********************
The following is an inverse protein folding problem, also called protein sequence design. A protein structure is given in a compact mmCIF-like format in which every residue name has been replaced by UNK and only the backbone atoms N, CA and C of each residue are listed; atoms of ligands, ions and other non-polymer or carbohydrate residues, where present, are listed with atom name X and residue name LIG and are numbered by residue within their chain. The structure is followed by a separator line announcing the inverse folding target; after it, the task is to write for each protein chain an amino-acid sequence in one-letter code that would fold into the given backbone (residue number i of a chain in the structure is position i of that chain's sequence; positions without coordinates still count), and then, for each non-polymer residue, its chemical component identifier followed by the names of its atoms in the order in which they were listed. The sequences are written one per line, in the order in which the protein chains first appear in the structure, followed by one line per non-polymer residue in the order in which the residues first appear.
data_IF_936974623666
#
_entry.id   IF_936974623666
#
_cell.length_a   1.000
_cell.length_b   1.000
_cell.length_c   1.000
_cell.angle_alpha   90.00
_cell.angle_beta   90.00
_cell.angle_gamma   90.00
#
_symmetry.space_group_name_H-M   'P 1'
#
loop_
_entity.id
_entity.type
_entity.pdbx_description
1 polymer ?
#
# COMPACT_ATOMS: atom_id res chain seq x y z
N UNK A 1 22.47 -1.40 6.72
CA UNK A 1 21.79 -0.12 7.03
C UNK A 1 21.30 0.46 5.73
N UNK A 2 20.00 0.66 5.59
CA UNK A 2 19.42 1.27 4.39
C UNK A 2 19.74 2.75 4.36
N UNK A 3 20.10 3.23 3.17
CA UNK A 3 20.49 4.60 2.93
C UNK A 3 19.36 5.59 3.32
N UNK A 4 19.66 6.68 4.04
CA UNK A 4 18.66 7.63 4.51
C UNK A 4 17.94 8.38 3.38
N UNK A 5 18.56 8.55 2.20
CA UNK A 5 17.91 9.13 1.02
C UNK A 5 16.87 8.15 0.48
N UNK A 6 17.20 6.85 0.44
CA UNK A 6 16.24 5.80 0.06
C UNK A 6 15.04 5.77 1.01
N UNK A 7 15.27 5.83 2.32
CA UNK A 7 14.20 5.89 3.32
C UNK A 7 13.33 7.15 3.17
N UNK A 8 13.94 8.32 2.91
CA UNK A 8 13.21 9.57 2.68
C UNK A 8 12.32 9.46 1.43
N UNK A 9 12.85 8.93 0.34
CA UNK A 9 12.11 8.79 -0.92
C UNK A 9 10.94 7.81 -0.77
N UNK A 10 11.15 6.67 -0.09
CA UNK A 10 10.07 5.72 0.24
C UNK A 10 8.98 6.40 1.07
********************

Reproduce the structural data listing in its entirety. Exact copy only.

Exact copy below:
The following is an inverse protein folding problem, also called protein sequence design. A protein structure is given in a compact mmCIF-like format in which every residue name has been replaced by UNK and only the backbone atoms N, CA and C of each residue are listed; atoms of ligands, ions and other non-polymer or carbohydrate residues, where present, are listed with atom name X and residue name LIG and are numbered by residue within their chain. The structure is followed by a separator line announcing the inverse folding target; after it, the task is to write for each protein chain an amino-acid sequence in one-letter code that would fold into the given backbone (residue number i of a chain in the structure is position i of that chain's sequence; positions without coordinates still count), and then, for each non-polymer residue, its chemical component identifier followed by the names of its atoms in the order in which they were listed. The sequences are written one per line, in the order in which the protein chains first appear in the structure, followed by one line per non-polymer residue in the order in which the residues first appear.
data_IF_936974623666
#
_entry.id   IF_936974623666
#
_cell.length_a   1.000
_cell.length_b   1.000
_cell.length_c   1.000
_cell.angle_alpha   90.00
_cell.angle_beta   90.00
_cell.angle_gamma   90.00
#
_symmetry.space_group_name_H-M   'P 1'
#
loop_
_entity.id
_entity.type
_entity.pdbx_description
1 polymer ?
#
# COMPACT_ATOMS: atom_id res chain seq x y z
N UNK A 1 22.47 -1.40 6.72
CA UNK A 1 21.79 -0.12 7.03
C UNK A 1 21.30 0.46 5.73
N UNK A 2 20.00 0.66 5.59
CA UNK A 2 19.42 1.27 4.39
C UNK A 2 19.74 2.75 4.36
N UNK A 3 20.10 3.23 3.17
CA UNK A 3 20.49 4.60 2.93
C UNK A 3 19.36 5.59 3.32
N UNK A 4 19.66 6.68 4.04
CA UNK A 4 18.66 7.63 4.51
C UNK A 4 17.94 8.38 3.38
N UNK A 5 18.56 8.55 2.20
CA UNK A 5 17.91 9.13 1.02
C UNK A 5 16.87 8.15 0.48
N UNK A 6 17.20 6.85 0.44
CA UNK A 6 16.24 5.80 0.06
C UNK A 6 15.04 5.77 1.01
N UNK A 7 15.27 5.83 2.32
CA UNK A 7 14.20 5.89 3.32
C UNK A 7 13.33 7.15 3.17
N UNK A 8 13.94 8.32 2.91
CA UNK A 8 13.21 9.57 2.68
C UNK A 8 12.32 9.46 1.43
N UNK A 9 12.85 8.93 0.34
CA UNK A 9 12.11 8.79 -0.92
C UNK A 9 10.94 7.81 -0.77
N UNK A 10 11.15 6.67 -0.09
CA UNK A 10 10.07 5.72 0.24
C UNK A 10 8.98 6.40 1.07